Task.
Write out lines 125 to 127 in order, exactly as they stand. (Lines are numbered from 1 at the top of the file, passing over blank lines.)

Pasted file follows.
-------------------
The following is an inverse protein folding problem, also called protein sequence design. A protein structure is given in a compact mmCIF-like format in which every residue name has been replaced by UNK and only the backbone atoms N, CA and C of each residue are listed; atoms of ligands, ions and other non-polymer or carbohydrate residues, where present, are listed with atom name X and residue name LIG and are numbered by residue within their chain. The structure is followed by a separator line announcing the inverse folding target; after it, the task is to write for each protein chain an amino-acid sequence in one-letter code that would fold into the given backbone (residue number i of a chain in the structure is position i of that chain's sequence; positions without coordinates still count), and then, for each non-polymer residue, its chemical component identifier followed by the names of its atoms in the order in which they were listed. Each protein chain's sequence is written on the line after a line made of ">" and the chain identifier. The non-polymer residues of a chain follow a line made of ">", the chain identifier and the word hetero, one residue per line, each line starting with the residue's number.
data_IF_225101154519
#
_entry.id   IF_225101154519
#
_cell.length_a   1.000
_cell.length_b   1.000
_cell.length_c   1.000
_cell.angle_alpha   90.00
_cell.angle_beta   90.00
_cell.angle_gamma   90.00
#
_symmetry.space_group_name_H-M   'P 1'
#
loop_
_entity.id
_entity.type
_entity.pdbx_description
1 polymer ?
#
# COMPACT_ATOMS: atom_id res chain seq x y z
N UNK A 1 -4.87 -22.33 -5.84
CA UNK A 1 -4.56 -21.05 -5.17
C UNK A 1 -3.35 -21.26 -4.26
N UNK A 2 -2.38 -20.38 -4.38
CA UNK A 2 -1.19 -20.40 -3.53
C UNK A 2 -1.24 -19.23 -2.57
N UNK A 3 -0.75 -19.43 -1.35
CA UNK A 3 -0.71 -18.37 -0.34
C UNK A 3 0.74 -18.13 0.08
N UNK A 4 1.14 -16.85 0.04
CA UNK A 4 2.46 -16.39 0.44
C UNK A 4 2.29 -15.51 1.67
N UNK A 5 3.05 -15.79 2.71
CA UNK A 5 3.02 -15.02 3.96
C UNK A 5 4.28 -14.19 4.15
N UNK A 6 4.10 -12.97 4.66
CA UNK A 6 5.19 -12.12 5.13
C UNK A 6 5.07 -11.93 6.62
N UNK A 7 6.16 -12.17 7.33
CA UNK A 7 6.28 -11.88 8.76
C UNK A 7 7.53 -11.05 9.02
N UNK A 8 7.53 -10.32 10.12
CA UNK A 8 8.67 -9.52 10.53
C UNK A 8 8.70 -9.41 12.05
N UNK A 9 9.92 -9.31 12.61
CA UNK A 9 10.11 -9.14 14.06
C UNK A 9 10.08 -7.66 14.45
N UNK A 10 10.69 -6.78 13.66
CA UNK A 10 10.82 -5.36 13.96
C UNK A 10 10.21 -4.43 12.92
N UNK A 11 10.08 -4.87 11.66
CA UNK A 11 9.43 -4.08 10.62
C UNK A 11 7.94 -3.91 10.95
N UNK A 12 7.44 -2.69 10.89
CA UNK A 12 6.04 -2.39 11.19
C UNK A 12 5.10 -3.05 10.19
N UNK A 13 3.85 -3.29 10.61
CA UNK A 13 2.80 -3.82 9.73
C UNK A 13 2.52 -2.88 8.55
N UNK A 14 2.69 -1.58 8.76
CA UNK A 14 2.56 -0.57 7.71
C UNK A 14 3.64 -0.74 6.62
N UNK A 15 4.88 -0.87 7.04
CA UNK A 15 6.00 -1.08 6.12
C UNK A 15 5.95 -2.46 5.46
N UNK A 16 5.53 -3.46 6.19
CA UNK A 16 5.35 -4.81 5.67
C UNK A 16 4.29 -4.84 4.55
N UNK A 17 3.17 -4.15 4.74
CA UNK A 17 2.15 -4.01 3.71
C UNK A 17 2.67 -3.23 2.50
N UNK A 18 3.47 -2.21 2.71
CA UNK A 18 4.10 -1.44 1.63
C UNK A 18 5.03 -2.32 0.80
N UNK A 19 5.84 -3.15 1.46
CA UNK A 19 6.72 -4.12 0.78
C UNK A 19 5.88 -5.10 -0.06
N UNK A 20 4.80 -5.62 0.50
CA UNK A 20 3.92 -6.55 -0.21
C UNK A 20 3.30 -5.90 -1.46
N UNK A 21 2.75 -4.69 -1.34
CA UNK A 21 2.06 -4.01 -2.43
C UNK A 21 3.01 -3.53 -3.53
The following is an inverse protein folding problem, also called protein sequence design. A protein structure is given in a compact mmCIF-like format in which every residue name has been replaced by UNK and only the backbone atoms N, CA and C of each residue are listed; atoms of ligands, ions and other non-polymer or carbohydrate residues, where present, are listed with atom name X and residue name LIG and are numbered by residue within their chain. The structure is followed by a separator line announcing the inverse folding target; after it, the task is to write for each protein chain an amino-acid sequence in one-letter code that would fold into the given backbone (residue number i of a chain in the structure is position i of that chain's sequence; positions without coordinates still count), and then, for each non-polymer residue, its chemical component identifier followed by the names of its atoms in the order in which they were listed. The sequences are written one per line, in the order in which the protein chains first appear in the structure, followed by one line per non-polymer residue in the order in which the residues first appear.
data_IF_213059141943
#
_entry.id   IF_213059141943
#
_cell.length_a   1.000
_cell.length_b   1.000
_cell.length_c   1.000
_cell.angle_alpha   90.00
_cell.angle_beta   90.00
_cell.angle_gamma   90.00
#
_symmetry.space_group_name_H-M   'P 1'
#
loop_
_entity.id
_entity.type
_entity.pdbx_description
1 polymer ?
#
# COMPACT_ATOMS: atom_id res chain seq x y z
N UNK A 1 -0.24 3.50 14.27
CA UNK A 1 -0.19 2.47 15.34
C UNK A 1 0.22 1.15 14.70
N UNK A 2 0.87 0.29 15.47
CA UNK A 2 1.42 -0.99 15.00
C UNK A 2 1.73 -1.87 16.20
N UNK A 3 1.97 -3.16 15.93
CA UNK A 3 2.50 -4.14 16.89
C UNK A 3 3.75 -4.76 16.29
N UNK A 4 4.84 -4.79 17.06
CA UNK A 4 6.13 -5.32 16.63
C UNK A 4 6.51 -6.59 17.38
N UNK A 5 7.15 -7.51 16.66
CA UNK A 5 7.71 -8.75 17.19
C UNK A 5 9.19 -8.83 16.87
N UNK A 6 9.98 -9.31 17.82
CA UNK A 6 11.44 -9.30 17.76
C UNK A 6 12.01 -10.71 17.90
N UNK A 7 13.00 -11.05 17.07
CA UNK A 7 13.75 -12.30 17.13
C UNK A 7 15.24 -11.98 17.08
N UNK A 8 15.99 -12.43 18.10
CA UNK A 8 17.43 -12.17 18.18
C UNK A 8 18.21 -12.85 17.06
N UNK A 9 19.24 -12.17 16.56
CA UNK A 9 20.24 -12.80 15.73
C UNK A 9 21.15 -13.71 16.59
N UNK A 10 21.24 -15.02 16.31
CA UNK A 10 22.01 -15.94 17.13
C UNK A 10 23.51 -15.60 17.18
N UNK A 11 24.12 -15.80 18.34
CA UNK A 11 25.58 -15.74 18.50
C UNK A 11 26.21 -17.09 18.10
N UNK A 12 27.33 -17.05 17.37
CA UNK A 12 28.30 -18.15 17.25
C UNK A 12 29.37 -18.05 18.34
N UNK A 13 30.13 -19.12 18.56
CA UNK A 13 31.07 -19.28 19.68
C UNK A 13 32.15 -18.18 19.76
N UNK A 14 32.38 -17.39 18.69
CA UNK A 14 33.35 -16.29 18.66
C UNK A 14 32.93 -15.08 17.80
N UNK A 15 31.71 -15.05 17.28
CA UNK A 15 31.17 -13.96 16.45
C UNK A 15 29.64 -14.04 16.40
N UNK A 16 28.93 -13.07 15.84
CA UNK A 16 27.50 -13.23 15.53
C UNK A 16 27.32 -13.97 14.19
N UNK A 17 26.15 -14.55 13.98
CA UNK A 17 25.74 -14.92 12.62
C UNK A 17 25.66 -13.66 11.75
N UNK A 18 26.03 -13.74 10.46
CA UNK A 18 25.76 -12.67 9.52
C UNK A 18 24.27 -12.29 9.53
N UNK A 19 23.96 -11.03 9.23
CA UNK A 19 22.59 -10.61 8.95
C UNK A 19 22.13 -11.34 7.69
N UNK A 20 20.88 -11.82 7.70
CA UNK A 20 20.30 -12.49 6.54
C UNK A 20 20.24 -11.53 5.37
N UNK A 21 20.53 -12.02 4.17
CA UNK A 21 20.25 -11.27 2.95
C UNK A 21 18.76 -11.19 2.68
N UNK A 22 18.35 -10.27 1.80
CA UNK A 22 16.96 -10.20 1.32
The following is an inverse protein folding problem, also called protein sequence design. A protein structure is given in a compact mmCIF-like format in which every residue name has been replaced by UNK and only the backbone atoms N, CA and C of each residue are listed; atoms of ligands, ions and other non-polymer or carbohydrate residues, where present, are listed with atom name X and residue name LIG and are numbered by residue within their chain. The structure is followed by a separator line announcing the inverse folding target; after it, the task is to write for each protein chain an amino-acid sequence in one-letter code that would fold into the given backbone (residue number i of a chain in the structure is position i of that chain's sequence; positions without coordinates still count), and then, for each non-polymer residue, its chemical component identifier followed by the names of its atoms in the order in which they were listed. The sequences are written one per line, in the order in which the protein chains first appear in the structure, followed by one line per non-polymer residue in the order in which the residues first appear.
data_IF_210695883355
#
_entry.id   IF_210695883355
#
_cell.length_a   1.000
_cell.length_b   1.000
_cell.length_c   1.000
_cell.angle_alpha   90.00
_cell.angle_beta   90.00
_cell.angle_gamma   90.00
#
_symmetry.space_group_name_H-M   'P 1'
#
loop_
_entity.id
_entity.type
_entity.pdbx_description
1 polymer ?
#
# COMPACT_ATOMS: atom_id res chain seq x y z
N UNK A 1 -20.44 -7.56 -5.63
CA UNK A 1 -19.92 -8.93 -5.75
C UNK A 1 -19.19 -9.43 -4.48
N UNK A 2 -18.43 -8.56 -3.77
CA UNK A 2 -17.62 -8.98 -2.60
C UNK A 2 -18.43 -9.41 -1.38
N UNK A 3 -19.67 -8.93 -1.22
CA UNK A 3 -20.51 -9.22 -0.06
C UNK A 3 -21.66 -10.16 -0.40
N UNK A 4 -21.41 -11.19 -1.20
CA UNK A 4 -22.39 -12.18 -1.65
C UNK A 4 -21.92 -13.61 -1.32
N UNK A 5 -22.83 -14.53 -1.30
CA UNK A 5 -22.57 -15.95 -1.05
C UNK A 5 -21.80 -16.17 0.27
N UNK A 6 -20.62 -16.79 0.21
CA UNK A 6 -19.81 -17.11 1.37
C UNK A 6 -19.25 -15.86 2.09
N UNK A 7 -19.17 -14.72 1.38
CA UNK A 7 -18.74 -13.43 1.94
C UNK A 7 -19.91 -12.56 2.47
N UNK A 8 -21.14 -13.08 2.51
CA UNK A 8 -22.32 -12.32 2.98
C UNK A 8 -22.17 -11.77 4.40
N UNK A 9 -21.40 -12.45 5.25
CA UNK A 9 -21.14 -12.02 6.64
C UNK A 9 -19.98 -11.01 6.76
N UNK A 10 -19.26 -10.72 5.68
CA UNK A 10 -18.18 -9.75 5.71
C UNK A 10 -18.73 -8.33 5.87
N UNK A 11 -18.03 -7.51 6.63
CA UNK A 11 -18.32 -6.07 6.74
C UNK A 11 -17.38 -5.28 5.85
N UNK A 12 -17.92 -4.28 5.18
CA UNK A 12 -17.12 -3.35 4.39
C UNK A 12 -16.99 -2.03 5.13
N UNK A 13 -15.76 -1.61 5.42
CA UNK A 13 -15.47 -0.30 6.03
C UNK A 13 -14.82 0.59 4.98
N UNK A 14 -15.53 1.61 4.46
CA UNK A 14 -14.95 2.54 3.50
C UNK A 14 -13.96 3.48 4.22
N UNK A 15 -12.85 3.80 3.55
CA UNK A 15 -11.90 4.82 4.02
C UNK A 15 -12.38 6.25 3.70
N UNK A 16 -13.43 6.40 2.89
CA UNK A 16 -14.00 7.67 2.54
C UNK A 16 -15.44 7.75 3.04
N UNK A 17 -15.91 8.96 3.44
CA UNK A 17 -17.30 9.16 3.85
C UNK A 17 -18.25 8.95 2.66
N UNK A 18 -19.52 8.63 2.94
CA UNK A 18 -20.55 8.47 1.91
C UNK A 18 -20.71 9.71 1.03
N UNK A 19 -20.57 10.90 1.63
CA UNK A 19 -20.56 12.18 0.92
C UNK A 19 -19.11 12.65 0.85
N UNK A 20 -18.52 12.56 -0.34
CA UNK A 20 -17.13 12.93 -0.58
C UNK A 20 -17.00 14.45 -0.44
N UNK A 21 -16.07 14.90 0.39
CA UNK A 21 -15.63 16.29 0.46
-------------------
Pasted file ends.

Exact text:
CA UNK A 7 13.75 -12.30 17.13
C UNK A 7 15.24 -11.98 17.08
N UNK A 8 15.99 -12.43 18.10